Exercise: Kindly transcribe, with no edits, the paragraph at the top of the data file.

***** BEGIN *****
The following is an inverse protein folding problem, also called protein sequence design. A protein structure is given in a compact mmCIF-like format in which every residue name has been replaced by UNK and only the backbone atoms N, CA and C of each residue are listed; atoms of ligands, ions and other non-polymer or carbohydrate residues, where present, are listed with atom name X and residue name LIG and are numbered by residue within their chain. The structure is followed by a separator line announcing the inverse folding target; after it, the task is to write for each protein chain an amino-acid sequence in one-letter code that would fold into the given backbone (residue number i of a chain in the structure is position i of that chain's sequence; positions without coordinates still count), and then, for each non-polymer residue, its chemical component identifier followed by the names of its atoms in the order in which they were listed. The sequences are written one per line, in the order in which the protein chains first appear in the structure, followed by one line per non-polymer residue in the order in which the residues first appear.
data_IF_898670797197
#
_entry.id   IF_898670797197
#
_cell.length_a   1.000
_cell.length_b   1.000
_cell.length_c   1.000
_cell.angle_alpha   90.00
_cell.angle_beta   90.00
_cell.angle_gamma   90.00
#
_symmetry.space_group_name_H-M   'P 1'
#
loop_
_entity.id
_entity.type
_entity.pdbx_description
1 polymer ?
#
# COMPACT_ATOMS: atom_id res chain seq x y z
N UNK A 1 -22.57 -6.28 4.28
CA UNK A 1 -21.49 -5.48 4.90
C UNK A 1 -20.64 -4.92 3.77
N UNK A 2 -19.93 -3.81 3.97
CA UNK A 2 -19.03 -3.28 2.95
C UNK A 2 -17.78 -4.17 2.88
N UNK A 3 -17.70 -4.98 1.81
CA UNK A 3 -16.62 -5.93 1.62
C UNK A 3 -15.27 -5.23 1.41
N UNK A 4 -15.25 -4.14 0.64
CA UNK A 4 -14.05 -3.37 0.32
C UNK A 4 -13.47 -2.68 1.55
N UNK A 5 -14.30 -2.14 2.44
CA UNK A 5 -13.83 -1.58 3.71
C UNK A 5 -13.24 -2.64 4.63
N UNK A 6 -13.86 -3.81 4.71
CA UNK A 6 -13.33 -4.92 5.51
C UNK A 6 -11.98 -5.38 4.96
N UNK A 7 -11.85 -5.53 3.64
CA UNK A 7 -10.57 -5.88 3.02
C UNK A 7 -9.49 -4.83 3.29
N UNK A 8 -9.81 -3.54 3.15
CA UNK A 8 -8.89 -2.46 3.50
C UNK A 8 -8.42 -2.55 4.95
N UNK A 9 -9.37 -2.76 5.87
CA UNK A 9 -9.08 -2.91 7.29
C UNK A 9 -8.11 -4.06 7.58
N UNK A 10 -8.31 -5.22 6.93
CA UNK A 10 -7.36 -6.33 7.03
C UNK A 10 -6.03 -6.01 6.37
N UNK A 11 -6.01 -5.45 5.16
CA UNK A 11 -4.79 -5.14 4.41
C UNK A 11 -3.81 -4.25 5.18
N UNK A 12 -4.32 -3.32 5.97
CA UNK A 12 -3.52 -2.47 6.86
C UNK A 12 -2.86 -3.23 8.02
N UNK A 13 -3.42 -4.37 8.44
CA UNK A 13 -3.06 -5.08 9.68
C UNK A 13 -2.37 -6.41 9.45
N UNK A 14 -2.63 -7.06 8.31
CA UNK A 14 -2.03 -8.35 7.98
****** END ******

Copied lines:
The following is an inverse protein folding problem, also called protein sequence design. A protein structure is given in a compact mmCIF-like format in which every residue name has been replaced by UNK and only the backbone atoms N, CA and C of each residue are listed; atoms of ligands, ions and other non-polymer or carbohydrate residues, where present, are listed with atom name X and residue name LIG and are numbered by residue within their chain. The structure is followed by a separator line announcing the inverse folding target; after it, the task is to write for each protein chain an amino-acid sequence in one-letter code that would fold into the given backbone (residue number i of a chain in the structure is position i of that chain's sequence; positions without coordinates still count), and then, for each non-polymer residue, its chemical component identifier followed by the names of its atoms in the order in which they were listed. The sequences are written one per line, in the order in which the protein chains first appear in the structure, followed by one line per non-polymer residue in the order in which the residues first appear.